President Joko Widodo should not let the five school days- or full-day schooling- plan remain unresolved. The decision to leave it hanging has made matters worse.
It is abundantly clear that the argument over the five-day schooling plan must be resolved immediately. President Jokowi should not close his eyes to the fuss that has ensued since it was announced on June 12.
Since it was issued, Education and Culture Ministerial Regulation No. 23/2017 on School Days was a mistake. According to Education and Culture Minister Muhadjir Effendy, this regulation corrects the tendency for teachers to not do their jobs properly. These teachers ‘hide’ behind Ministerial Regulation No. 74/2008, under which teachers fulfill their working hours obligations by teaching at more than one school because only face-to-face class time is counted as working hours. However, says Muhadjir, teachers are not simply tutors, but also facilitators tasked with developing the potential of their students.
Muhadjir wants teachers to spend more time at school. He has even revoked the old rule that motivated teachers to teach at many schools to increase their income as long as they fulfill their teaching hours obligations. Under this new regulation, No. 17/2017, teachers can only teach at one school.
Another consideration of Muhadjir is that under the new system, children have longer time off that they can use to spend time with their parents, who typically do not work at weekends. And this is where Muhadjir’s lack of attention to detail becomes apparent. He is only thinking like a city dweller, who works from Monday to Friday.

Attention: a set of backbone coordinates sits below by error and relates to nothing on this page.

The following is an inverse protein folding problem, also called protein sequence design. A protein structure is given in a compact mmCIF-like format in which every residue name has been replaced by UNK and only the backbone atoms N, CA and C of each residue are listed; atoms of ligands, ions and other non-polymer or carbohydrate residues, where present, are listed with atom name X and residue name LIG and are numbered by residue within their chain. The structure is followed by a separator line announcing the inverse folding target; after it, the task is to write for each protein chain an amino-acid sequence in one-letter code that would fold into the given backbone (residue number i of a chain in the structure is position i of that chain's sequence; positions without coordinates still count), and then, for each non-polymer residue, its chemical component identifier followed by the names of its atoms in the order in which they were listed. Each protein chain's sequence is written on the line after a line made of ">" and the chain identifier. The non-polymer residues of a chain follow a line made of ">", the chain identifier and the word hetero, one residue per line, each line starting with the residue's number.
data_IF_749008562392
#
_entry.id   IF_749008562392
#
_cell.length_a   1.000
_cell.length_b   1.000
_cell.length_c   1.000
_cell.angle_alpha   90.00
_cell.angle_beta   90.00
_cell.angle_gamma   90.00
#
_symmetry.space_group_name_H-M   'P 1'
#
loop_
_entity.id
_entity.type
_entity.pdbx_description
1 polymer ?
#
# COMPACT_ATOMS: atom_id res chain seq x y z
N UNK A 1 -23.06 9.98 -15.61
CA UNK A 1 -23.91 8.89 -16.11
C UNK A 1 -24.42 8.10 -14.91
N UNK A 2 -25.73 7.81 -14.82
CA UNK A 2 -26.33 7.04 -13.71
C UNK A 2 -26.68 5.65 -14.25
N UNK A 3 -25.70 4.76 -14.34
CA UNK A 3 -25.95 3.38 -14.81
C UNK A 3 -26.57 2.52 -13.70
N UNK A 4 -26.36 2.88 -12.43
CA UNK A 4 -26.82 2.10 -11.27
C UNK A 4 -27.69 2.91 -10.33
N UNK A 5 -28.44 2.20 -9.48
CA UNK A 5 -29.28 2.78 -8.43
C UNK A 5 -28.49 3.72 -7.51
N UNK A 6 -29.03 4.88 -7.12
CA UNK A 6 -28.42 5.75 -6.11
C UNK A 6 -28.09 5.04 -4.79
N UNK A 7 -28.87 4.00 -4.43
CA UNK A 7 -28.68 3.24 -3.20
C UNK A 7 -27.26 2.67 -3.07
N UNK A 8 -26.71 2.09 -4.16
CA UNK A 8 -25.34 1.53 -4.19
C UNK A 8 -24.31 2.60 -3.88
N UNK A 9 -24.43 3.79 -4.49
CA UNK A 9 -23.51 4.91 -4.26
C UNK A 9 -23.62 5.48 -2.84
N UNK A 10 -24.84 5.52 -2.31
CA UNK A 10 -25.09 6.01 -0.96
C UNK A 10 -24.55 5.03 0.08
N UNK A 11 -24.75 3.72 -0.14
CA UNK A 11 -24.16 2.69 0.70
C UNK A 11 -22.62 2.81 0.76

Muhadjir’s idea triggered anger, especially in the regions with many Islamic schools. The five-day schooling rule is seen as harming the religious madrasah schools, which hold classes in the afternoon. These schools are deeply entrenched in villages. Children usually study Koranic reading in mosques or madrasah in the afternoons, which is something that Muhadjir did not consider.
As a result, there was a stream of protests from Islamic schools, Nahdlatul Ulama religions teachers and even from Vice President Jusuf Kalla. Jokowi was accused of siding with Muhadjir, who is from the Muhammadiyah group. Although the president subsequently revoked Muhadjir’s regulation, Muslims are still angry.
Protests spread in areas with many Islamic schools such as Tasikmalaya, Jombang, Kediri, Lumajang and Madura. In the Lirboto, Kediri region, East Java, students attacked the decision by saying that the term FDS, or full-day schooling, should be ‘full-day sarongs’.
Now Jokowi is doing nothing because he is trapped between two political interests: those of the followers of Muhammadiyah and of Nahdlatul Ulama. Minister Muhadjir has taken a step back by saying that the five-day schooling rule is not obligatory.
If this is an official government decision, the president should immediately include it in a residential regulation, as he promised. Silence, in this case, is not golden. The grumbling about the five-day schooling plan must be stopped by providing legal certainty. Don’t forget: education in Indonesia still lags behind that of our neighbors. If we are still caught up in this kind of triviality, catching up with other countries is going to be much more difficult.